Economics of camel control in central Australia

Adam Drucker, Glenn P Edwards, William K Saalfeld

    Research output: Contribution to journalArticleResearchpeer-review

    Abstract

    A cost-effectiveness analysis based on a bioeconomic model was carried out with regard to specific feral camel control strategies in central Australia.

    Two different aerial control strategies were modelled for the period 200920. Strategy 1 involved annual removals, whereas strategy 2 involved periodic removals only when a specific feral camel density was reached. The direct benefits to the pastoral industry of feral camel control were also modelled in terms of reduced grazing competition together with infrastructure damage. A single environmental service related to reducing greenhouse gas emissions was further considered.

    Although the present costs of control under the two strategies are considerable ($4.104.95million over 12 years at a 5% discount rate), they are far outweighed by the present benefits to the livestock industry from reduced competition ($46.3million), as well as to society as a whole through reduced greenhouse gas emissions ($32.1million). Including reduced infrastructure damage, the net present value of control is $75.2million under strategy 1 and $73.3million under strategy 2 (over 12 years at a 5% discount rate), suggesting that a control strategy based on annual removals should be preferred over a strategy of periodic removals. Given the large positive net present value of control and the robustness of the overall findings, there would appear to be a strong argument for considering the implementation of a full-scale, long-term feral camel control programme in the near future.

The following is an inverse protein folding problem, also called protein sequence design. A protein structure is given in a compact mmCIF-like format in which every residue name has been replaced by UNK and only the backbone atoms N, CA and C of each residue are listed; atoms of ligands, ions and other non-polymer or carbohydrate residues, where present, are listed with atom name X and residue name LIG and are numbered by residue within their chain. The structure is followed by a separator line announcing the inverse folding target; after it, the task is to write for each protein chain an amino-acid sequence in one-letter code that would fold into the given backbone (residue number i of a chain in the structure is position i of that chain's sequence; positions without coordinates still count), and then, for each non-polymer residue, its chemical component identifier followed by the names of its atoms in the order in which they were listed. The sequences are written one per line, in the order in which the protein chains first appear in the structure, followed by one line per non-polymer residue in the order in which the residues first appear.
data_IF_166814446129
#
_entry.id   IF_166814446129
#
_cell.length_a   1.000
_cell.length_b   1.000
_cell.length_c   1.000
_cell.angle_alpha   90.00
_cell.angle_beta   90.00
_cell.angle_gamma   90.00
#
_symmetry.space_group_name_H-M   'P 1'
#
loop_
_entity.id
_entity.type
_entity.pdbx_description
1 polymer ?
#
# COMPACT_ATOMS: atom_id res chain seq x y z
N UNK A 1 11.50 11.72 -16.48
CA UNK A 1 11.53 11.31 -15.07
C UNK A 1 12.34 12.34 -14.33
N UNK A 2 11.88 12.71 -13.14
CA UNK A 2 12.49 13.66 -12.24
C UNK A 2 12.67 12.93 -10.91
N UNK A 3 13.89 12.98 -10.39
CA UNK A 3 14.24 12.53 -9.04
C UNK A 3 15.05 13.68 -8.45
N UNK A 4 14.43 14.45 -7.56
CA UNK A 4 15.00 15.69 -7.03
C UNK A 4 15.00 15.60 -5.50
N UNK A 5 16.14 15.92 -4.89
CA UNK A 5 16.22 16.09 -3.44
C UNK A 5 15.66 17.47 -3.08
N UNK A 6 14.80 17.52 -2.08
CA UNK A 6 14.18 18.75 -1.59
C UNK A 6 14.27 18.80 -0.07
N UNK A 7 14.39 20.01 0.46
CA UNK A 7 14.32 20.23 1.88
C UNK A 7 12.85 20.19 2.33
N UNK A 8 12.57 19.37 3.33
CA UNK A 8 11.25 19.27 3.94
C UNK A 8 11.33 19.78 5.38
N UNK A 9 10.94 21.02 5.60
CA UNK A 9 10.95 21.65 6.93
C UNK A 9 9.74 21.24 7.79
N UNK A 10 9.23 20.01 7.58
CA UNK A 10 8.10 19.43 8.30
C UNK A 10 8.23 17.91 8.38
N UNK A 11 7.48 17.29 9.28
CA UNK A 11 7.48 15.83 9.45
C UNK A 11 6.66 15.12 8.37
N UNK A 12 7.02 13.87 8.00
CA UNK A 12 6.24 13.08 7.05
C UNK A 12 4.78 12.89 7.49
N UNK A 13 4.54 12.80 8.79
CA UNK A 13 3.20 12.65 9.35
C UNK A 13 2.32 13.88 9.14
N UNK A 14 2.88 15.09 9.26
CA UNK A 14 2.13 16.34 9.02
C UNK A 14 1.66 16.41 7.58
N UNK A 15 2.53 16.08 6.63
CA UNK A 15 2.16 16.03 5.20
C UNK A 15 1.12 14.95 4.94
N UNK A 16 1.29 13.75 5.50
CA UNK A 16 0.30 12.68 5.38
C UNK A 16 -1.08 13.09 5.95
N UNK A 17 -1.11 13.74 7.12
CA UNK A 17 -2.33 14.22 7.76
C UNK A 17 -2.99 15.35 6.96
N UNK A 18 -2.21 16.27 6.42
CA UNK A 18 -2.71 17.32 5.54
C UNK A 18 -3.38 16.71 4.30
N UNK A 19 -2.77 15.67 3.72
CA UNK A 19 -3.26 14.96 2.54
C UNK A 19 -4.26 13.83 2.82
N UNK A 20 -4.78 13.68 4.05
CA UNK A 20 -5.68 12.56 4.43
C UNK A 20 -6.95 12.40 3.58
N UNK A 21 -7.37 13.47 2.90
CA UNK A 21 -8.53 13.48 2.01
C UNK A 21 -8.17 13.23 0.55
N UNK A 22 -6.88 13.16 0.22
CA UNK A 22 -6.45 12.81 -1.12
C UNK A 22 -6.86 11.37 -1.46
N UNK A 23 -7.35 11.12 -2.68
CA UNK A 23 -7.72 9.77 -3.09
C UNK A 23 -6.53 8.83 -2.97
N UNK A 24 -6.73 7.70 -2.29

Original languageEnglish
    Pages (from-to)117-127
    Number of pages11
    JournalRangeland Journal
    Volume32
    Issue number1
    DOIs
    Publication statusPublished - 23 Mar 2010

    Fingerprint

    camels
    economics
    discount rate
    greenhouse gas emissions
    infrastructure
    greenhouse gas
    bioeconomic models
    damage
    cost analysis
    livestock and meat industry
    industry
    cost effectiveness
    ecosystem services
    livestock
    grazing
    removal
    cost

    Cite this

    Drucker, A., Edwards, G. P., & Saalfeld, W. K. (2010). Economics of camel control in central Australia. Rangeland Journal, 32(1), 117-127. https://doi.org/10.1071/RJ09046
    Drucker, Adam ; Edwards, Glenn P ; Saalfeld, William K. / Economics of camel control in central Australia. In: Rangeland Journal. 2010 ; Vol. 32, No. 1. pp. 117-127.
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    Drucker, A, Edwards, GP & Saalfeld, WK 2010, 'Economics of camel control in central Australia', Rangeland Journal, vol. 32, no. 1, pp. 117-127. https://doi.org/10.1071/RJ09046

    Economics of camel control in central Australia. / Drucker, Adam; Edwards, Glenn P; Saalfeld, William K.

    In: Rangeland Journal, Vol. 32, No. 1, 23.03.2010, p. 117-127.

    Research output: Contribution to journalArticleResearchpeer-review

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    Drucker A, Edwards GP, Saalfeld WK. Economics of camel control in central Australia. Rangeland Journal. 2010 Mar 23;32(1):117-127. https://doi.org/10.1071/RJ09046